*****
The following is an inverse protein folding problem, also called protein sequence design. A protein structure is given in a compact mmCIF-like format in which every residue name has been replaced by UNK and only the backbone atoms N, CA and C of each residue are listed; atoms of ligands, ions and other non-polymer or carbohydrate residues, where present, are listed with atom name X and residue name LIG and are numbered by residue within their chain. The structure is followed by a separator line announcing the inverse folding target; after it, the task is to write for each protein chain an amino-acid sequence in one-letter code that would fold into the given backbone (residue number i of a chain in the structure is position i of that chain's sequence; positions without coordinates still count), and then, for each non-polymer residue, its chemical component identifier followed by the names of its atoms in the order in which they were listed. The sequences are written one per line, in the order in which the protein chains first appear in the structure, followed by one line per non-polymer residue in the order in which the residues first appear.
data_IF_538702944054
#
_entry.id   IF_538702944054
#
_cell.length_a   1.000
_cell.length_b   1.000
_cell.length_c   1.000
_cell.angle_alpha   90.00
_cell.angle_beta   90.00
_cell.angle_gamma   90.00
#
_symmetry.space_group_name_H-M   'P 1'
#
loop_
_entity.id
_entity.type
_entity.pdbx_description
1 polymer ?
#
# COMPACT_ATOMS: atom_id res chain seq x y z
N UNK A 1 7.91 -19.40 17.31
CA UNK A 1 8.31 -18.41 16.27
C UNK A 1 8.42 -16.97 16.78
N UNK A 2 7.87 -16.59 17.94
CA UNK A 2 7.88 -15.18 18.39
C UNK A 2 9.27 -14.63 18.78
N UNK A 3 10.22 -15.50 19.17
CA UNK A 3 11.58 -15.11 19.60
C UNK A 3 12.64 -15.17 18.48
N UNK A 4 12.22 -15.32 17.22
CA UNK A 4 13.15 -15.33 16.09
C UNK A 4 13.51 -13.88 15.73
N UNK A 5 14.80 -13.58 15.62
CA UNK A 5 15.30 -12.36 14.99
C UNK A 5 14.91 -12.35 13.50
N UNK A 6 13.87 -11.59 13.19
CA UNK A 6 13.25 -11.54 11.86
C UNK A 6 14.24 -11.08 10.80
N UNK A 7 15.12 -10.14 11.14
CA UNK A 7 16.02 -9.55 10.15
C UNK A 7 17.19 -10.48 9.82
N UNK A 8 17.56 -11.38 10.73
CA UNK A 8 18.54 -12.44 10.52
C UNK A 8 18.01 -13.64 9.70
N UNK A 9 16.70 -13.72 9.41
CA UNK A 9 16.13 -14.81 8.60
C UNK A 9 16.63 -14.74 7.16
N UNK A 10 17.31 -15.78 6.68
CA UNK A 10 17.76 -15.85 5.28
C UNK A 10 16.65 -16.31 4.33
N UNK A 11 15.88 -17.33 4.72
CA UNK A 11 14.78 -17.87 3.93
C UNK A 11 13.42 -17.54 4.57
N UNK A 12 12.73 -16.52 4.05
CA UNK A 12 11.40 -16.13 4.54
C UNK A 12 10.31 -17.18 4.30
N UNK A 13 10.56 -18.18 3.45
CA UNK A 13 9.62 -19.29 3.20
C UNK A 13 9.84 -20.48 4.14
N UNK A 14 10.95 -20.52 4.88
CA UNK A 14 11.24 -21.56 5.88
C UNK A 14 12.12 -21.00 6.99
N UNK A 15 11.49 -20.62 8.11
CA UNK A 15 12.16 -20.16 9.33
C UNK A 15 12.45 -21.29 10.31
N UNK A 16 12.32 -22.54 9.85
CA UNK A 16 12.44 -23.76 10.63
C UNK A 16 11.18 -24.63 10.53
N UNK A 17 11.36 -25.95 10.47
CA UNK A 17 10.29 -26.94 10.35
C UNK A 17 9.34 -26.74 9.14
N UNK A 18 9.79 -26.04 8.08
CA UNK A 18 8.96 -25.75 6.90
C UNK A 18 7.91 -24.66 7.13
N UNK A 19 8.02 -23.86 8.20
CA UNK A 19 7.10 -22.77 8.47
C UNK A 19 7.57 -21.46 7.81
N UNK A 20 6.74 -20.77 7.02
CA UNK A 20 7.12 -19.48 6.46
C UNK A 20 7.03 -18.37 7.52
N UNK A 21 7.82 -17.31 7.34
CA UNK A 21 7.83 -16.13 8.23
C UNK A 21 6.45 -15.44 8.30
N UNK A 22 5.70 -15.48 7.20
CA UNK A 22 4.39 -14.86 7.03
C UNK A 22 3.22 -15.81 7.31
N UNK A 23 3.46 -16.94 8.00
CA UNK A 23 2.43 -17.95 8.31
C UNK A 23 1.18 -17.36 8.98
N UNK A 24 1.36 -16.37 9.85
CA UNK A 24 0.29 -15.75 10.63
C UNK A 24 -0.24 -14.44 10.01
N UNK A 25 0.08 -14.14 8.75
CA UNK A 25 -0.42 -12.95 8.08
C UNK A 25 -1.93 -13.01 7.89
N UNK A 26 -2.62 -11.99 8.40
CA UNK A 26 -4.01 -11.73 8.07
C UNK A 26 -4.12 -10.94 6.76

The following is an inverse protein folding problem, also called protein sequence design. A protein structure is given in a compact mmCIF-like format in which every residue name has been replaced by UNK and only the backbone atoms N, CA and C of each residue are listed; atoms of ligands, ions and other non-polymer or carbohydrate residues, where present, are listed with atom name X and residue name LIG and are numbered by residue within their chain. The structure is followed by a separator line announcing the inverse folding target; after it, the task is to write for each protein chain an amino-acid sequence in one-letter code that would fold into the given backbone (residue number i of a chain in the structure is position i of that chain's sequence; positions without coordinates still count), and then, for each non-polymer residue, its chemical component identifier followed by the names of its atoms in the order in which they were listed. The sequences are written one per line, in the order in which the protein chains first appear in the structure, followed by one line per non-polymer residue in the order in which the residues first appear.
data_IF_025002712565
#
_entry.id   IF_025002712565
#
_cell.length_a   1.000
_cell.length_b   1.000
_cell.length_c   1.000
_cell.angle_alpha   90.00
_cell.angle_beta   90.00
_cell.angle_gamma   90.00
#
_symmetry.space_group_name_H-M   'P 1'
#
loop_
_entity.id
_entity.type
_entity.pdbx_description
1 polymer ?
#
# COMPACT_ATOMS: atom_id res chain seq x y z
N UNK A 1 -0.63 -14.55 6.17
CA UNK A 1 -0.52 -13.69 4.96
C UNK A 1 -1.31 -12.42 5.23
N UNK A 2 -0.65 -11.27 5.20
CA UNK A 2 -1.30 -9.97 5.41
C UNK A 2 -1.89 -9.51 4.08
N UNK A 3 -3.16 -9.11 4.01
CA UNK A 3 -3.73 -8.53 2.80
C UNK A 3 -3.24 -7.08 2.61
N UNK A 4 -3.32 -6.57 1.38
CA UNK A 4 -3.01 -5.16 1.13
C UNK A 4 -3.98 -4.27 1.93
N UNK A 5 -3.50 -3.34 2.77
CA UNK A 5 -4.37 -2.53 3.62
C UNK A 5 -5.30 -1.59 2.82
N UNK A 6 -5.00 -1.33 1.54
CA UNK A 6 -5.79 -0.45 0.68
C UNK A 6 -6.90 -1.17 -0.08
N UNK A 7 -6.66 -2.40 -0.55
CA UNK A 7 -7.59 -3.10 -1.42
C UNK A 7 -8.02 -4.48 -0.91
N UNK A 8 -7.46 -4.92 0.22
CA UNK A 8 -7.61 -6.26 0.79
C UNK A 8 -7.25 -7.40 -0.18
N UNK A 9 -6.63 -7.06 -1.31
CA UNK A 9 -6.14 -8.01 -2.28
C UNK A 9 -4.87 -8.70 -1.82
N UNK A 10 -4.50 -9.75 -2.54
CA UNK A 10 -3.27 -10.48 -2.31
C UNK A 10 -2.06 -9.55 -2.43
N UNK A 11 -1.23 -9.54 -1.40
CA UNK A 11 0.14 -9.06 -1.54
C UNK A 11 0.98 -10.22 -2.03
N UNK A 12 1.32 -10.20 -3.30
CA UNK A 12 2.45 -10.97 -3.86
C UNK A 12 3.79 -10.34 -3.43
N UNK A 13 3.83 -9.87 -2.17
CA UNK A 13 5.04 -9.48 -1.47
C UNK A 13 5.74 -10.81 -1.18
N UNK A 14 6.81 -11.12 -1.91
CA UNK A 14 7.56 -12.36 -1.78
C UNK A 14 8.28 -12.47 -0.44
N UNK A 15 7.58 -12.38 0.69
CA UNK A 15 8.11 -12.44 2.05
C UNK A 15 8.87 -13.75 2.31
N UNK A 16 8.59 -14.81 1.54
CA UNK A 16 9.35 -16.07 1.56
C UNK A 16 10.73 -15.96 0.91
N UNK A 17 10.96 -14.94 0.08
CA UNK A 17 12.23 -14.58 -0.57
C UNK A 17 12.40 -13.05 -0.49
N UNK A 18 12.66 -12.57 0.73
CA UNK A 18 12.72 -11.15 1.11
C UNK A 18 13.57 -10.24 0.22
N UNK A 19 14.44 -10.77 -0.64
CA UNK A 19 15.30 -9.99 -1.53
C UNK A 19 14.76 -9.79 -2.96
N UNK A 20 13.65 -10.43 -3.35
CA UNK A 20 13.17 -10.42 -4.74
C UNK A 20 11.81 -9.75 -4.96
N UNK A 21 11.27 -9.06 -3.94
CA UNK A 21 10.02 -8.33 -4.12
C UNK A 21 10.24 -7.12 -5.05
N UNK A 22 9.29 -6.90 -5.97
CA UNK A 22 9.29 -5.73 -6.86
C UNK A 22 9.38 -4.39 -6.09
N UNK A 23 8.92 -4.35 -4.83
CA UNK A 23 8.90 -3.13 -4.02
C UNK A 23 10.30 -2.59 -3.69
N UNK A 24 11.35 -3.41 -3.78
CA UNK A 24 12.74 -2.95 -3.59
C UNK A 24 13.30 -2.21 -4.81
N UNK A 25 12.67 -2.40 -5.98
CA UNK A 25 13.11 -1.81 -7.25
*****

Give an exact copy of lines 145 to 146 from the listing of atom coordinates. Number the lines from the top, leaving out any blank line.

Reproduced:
N UNK A 9 -6.63 -7.06 -1.31
CA UNK A 9 -6.14 -8.01 -2.28